Teacher tours Morocco, enriches curriculum

Susan Shapiro’s trip to study Muslim-Jewish relations will influence her teaching of religion

Berk Oto, Midway Reporter

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Susan Shapiro
GOATS IN TREES. Susan Shapiro stands in front of an argania tree filled with nut-eating goats while on her trip to Morocco. Ms. Shapiro traveled for 10 days and explored three Moroccan cities to study Muslim-Jewish relations throughout history. She learned about the plurality of culture, which she plans to apply to her classes.

Traveling, learning and exploring, history teacher Susan Shapiro toured Morocco Feb. 15-25 to understand the North African Holocaust experience and to broaden the curricula of her classes.

Ms. Shapiro explained that the purpose of her visit was to study Muslim-Jewish relations throughout history, and how those relations applied to the Moroccan experience of the Holocaust. Her tour, which was guided by the United States Holocaust Memorial Museum, took her to the Moroccan cities of Casablanca, Fez and Marrakesh.

This is what I dream of. People learning to respect one another for who and what they are. There isn’t this ideology of enemies.”

— Ms. Shapiro

“Morocco is a fascinating country that has built a kind of pluralistic society unlike anything else I have seen in the entire world,” Ms. Shapiro said. “There are elements of Jewish, Muslim and Berber iconography immediately visible everywhere you go.”

Ms. Shapiro was first introduced to this cultural pluralism the night she arrived in Morocco at a cooking class, where she learned to cook a dish called tajine.

“The recipe we were working with had elements of traditional Berber, which was the tajine itself. Jewish elements, it had lots of garlic, and Muslim elements as well,” Ms. Shapiro said.

In order to be further exposed to the Moroccan melting pot of culture, Ms. Shapiro visited walled Jewish communities, known as mellahs. Moroccan sultans historically placed these mellahs next to their palaces to ensure the protection of Jewish people, while also maintaining uninterrupted trade.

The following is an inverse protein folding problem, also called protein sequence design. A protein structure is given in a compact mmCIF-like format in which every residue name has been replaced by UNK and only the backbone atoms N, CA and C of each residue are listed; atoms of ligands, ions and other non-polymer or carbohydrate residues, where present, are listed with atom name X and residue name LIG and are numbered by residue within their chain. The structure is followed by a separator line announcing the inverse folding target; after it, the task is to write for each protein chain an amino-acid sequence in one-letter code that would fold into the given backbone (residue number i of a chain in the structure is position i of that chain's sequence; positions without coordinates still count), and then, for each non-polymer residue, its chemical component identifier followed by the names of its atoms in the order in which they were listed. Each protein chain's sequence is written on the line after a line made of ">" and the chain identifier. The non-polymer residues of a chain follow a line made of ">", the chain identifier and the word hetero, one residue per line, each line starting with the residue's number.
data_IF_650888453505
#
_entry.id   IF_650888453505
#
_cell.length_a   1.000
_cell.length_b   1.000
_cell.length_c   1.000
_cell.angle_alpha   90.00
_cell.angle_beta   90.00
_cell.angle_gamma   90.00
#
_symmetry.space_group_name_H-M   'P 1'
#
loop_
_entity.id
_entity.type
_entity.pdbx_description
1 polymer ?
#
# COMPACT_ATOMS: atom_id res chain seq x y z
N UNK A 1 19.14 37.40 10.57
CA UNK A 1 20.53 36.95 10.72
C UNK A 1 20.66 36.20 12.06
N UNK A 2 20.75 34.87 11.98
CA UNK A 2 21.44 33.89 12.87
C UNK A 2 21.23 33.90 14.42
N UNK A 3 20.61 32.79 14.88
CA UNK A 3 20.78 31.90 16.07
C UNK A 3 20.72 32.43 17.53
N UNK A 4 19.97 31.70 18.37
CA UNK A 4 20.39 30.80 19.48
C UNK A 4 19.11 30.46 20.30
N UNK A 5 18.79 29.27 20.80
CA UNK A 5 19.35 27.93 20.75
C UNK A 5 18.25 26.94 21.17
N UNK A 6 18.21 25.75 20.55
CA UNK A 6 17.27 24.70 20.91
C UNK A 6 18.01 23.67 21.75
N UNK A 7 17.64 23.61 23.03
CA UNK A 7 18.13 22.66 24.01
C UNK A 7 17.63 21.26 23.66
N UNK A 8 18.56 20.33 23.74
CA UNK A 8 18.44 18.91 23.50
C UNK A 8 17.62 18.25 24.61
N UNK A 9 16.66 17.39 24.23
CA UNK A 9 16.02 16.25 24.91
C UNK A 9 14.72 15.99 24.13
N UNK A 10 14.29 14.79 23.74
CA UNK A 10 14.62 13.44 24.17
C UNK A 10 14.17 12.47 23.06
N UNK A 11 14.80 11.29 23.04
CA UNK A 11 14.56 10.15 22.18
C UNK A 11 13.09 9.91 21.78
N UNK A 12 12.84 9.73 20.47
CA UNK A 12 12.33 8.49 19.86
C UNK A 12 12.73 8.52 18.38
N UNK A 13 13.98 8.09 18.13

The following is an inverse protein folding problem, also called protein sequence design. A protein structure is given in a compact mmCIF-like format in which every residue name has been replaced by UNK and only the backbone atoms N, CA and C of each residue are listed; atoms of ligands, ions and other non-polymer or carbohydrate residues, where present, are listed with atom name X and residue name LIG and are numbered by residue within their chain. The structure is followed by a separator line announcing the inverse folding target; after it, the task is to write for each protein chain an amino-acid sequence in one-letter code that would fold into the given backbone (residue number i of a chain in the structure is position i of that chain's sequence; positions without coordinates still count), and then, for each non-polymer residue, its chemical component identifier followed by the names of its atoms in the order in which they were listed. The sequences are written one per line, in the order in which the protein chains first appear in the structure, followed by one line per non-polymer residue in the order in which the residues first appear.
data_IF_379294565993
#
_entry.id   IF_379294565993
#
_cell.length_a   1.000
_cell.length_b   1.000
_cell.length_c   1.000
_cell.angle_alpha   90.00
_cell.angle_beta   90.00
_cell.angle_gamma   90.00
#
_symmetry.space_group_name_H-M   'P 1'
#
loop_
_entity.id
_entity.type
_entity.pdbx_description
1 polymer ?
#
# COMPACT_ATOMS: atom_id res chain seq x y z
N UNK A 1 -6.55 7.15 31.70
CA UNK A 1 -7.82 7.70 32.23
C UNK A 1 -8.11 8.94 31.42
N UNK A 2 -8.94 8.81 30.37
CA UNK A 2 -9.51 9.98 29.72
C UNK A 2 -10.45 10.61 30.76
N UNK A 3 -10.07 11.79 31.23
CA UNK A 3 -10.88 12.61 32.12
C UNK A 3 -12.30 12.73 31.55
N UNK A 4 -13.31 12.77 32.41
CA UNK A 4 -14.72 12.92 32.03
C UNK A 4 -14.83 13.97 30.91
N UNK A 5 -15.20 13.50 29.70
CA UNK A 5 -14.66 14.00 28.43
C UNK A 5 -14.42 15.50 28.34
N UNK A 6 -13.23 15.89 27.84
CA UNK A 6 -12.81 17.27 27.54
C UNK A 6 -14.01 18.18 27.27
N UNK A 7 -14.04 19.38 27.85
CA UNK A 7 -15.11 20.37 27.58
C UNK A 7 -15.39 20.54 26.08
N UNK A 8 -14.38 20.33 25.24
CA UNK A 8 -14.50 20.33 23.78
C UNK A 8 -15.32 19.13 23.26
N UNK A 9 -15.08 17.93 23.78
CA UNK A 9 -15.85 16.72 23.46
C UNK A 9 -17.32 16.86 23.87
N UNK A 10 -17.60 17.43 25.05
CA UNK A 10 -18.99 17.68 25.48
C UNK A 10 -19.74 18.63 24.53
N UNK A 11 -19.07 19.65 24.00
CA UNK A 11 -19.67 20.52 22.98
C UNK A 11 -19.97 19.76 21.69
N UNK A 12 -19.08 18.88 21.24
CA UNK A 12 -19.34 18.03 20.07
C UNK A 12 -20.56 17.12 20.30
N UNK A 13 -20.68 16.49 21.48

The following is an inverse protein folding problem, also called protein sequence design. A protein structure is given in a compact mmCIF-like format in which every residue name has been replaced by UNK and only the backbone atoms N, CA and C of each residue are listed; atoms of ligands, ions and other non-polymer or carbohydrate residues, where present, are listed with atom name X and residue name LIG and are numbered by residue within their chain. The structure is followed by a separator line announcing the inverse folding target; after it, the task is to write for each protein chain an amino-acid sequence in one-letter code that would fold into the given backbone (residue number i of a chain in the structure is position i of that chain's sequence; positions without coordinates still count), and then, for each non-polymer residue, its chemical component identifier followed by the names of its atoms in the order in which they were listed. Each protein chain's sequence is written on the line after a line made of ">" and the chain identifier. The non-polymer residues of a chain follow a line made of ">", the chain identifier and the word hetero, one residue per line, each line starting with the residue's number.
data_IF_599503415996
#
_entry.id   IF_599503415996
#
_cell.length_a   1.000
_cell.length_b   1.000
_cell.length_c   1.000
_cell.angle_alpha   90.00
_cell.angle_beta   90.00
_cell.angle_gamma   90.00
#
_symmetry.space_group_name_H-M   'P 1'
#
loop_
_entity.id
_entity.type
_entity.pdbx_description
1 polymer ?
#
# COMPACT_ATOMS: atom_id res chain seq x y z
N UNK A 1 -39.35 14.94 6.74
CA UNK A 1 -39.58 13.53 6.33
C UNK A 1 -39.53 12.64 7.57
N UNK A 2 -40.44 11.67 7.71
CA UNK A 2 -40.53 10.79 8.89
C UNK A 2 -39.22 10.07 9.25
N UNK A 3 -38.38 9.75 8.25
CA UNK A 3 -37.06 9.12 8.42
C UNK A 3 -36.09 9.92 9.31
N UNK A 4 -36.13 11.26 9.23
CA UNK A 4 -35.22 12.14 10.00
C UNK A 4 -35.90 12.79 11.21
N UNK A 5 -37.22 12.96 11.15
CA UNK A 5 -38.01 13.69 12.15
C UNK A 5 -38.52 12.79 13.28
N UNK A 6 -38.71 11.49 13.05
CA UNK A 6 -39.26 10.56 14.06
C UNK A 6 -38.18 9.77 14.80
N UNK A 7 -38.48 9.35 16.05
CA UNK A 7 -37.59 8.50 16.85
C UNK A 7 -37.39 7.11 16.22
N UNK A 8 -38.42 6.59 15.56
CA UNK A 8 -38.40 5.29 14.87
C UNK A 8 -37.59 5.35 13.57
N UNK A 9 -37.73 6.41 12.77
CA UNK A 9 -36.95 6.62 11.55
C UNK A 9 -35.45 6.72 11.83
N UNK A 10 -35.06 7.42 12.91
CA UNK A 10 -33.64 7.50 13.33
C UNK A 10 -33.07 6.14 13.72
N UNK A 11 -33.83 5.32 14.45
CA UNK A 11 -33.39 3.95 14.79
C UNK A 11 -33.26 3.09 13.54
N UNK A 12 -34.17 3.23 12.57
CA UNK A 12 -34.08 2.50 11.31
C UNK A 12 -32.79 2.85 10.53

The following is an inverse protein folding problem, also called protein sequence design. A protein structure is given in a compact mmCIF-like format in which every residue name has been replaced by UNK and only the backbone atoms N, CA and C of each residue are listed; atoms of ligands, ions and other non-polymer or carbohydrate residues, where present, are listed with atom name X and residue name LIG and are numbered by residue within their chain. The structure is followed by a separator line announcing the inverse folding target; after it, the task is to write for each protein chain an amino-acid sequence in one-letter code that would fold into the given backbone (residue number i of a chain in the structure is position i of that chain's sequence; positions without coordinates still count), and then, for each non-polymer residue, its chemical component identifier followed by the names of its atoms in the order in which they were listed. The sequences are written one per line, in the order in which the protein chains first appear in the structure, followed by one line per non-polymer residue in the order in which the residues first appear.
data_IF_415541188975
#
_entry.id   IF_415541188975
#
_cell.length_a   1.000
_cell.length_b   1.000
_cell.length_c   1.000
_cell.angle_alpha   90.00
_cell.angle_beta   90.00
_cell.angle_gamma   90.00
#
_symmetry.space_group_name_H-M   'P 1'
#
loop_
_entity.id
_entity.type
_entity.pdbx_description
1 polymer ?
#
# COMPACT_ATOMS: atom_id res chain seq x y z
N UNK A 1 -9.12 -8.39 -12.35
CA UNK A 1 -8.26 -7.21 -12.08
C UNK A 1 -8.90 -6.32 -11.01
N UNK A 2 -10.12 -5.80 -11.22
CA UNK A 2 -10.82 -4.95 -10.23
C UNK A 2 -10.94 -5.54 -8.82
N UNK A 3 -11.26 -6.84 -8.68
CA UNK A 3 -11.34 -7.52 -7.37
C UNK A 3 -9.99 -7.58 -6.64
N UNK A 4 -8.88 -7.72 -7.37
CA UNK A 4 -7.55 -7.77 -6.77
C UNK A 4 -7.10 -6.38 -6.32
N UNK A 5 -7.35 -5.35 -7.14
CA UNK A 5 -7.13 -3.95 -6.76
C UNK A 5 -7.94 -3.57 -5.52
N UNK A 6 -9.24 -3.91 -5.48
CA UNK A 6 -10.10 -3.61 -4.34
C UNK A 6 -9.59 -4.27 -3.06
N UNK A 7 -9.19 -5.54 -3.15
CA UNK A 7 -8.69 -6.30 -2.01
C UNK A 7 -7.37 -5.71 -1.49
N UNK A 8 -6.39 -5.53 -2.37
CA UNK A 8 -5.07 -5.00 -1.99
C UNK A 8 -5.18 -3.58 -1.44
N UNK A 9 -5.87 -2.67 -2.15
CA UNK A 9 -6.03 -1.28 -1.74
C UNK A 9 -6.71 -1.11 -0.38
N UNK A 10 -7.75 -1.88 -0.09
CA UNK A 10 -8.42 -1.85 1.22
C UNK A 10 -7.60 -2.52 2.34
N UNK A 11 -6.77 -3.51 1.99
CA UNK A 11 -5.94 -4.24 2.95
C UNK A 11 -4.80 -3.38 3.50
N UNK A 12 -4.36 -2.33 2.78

“This is what I dream of,” Ms. Shapiro said about Moroccan society. “People learning to respect one another for who and what they are. There isn’t this ideology of enemies.”

Today, the mellahs are largely inhabited and maintained by the majority Muslim population and contain only remnants of Jewish culture such as aged cemeteries and traditional synagogues.

Ms. Shapiro took similar trips to study Jewish culture in other countries such as Turkey, Egypt and China.

Morocco differed from her previous trips because North Africa is the only place outside Europe that participated in the Holocaust during World War two. Ms. Shapiro said that observing sites of Nazi occupation helped to give her a better understanding of how the Holocaust was spread into North Africa.

Even though Ms. Shapiro read about the mellahs and other Moroccan sites of cultural significance before her trip, those books did not stop her from being pleasantly surprised by the Moroccan people.

“Everyone I met from the ambassadors to the little brats on the street, spoke at least two languages and sometimes three,” Ms. Shapiro said. “I was dealing with people who were so much more linguistically cosmopolitan than I was. I loved it!”

Learning opportunities such as this trip allow Ms. Shapiro to adapt and improve her curriculum by adding unique new perspectives on the Jewish experience.

“It will become part of my conversation of the Holocaust,”  Ms. Shapiro said, “but more importantly it will become part of my conversation about religion.”